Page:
• “Without exception, the dominance and coherence of culture proved to be an essential quality of the excellent companies [we identified] ….. the stronger the culture and the more it was directed toward the marketplace, the less need was there for policy manuals, organisation charts or detailed procedure and rules.” Tom Peters & Robert Waterman, In Search of Excellence

Just consider the example of Zappos: after just a decade of growth, this one time shoe retailer was acquired by Amazon for more than $1.2bn, Tony Hsieh, CEO and his team had built a unique corporate culture dedicated to employee empowerment and the promise of delivering happiness though satisfied customers and a valued workforce.  Hsieh says “We wanted to come up with a list of core values that were actually committable. By committable, we mean we actually hire and fire people based on each of those core values.”

 
The Value of Values in the Digital Age
The changing landscape for business is bringing values into even sharper focus. The internet and social media have brought greater transparency than ever before. Some years ago, it was possible for organizations to fabricate a marketing and PR ‘front’, but now the truth gets out – fast.  Just look at the disappearance of Rupert Murdoch’s News of the World newspaper, a successful business since 1843 until advertisers and the general public turned against it for the way its employees behaved….allegedly.

Organizations are no longer what they say they are but what others say they are, and of course stakeholder perception is formed by the attitudes and actions of the employees.

Exploring your organization’s values
To explore your organization’s values, consider this: If your organization was a group of musicians, what group would it currently be? What would your music be like, your lyrics? How would the band members interact with each other and the fans? And, perhaps more importantly, what group would you like to be in future?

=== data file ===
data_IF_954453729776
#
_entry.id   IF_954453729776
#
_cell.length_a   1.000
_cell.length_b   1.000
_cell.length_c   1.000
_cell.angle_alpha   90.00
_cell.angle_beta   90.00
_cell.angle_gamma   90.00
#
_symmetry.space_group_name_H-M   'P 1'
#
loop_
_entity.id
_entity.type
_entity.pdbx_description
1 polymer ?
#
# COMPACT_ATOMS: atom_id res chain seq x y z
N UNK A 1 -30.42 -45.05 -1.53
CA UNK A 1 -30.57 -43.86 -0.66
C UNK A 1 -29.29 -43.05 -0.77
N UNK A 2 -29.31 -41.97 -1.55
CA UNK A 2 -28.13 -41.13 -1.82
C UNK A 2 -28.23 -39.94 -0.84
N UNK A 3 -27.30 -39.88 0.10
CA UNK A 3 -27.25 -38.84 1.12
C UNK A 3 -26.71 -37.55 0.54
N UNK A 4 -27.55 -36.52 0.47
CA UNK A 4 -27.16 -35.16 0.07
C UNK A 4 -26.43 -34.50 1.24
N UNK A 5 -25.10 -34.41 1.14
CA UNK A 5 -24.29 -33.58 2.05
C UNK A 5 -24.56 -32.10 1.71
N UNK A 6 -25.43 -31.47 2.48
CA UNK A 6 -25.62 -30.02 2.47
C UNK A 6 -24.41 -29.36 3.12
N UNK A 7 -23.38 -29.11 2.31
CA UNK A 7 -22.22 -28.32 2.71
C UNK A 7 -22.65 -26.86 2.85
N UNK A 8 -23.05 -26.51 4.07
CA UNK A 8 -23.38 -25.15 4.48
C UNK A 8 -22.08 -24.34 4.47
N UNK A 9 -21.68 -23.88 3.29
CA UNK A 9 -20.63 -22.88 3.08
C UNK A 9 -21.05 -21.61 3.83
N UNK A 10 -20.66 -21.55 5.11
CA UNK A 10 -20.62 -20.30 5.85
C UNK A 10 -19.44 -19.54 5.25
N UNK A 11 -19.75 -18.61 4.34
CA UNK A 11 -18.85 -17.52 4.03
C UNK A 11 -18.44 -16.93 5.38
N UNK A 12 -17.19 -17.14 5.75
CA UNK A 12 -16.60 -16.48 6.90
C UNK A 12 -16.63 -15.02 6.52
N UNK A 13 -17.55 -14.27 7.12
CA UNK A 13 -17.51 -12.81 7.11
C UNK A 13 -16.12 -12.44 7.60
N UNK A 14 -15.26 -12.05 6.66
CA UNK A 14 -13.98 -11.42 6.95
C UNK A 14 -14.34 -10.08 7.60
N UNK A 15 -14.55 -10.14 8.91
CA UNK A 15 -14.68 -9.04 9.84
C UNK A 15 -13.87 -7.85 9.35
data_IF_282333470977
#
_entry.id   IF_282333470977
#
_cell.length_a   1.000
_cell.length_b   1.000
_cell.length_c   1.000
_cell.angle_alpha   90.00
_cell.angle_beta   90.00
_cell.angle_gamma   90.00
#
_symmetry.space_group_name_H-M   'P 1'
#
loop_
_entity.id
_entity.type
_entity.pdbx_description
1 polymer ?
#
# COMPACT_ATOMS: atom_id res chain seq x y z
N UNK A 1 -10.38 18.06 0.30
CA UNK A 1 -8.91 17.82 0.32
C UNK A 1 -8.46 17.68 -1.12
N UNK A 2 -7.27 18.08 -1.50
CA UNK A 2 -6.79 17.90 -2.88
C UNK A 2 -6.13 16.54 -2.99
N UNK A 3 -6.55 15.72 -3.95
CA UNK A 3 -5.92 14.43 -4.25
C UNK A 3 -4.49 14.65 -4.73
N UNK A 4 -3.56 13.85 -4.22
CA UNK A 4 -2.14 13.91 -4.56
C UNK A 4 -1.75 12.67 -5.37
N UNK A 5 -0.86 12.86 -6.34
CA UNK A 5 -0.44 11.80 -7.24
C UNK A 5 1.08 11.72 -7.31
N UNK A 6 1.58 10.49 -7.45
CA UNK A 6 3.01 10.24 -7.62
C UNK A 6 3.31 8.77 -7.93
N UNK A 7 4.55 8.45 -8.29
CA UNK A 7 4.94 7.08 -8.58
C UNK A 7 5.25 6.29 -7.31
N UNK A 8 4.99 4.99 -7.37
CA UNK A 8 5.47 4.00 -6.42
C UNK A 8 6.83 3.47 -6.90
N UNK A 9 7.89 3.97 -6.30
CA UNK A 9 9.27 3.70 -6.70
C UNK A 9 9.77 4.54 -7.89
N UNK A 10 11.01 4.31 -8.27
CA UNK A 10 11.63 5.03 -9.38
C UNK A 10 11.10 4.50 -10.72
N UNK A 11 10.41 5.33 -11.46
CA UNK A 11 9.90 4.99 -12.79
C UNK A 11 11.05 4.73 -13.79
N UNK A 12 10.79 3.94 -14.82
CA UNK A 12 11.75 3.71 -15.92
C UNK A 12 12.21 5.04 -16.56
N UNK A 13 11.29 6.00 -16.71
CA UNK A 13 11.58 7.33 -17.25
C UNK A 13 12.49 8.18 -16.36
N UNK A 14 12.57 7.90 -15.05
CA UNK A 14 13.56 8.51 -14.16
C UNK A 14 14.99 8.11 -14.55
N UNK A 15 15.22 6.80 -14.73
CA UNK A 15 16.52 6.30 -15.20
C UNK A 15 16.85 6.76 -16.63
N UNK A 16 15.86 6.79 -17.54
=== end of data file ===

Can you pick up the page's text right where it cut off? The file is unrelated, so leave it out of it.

One member of a global corporate described their organization as like an elementary school orchestra: “lots of enthusiasm but no direction or coordination, and instruments that were long overdue an upgrade.”  They wanted to be like Rod Stewart, adapting their “brand” to win new fans but, at the same time keeping the old fans.  There was also something about the level of engagement: they wanted their customers to “be singing along with us and really enjoying being part of the performance”.  Time after time, this simple use of metaphor helps people think more creatively, feel less like they are being critical, and more easily able to identify core issues.

As Ella Fitzgerald (and Bananarama after her) sang: “T’ain’t what you do, It’s the way that you do it, That’s what gets results.”

What is the way you do it? And how alive are your organization’s values? Please comment below.

This post is adapted from the book Alan Williams wrote with Dr Alison Whybrow, THE 31 PRACTICES – Releasing the Power of Your Organisational VALUES Every Day.

Special Anniversary Competition: To celebrate the one year anniversary of the publication of THE 31 PRACTICES book, authors Alan Williams and Dr Alison Whybrow are offering three copies to the winners of a short competition.  Email the answer to these questions to alan@servicebrandglobal.com (stating a postal address) by 31 October 2014: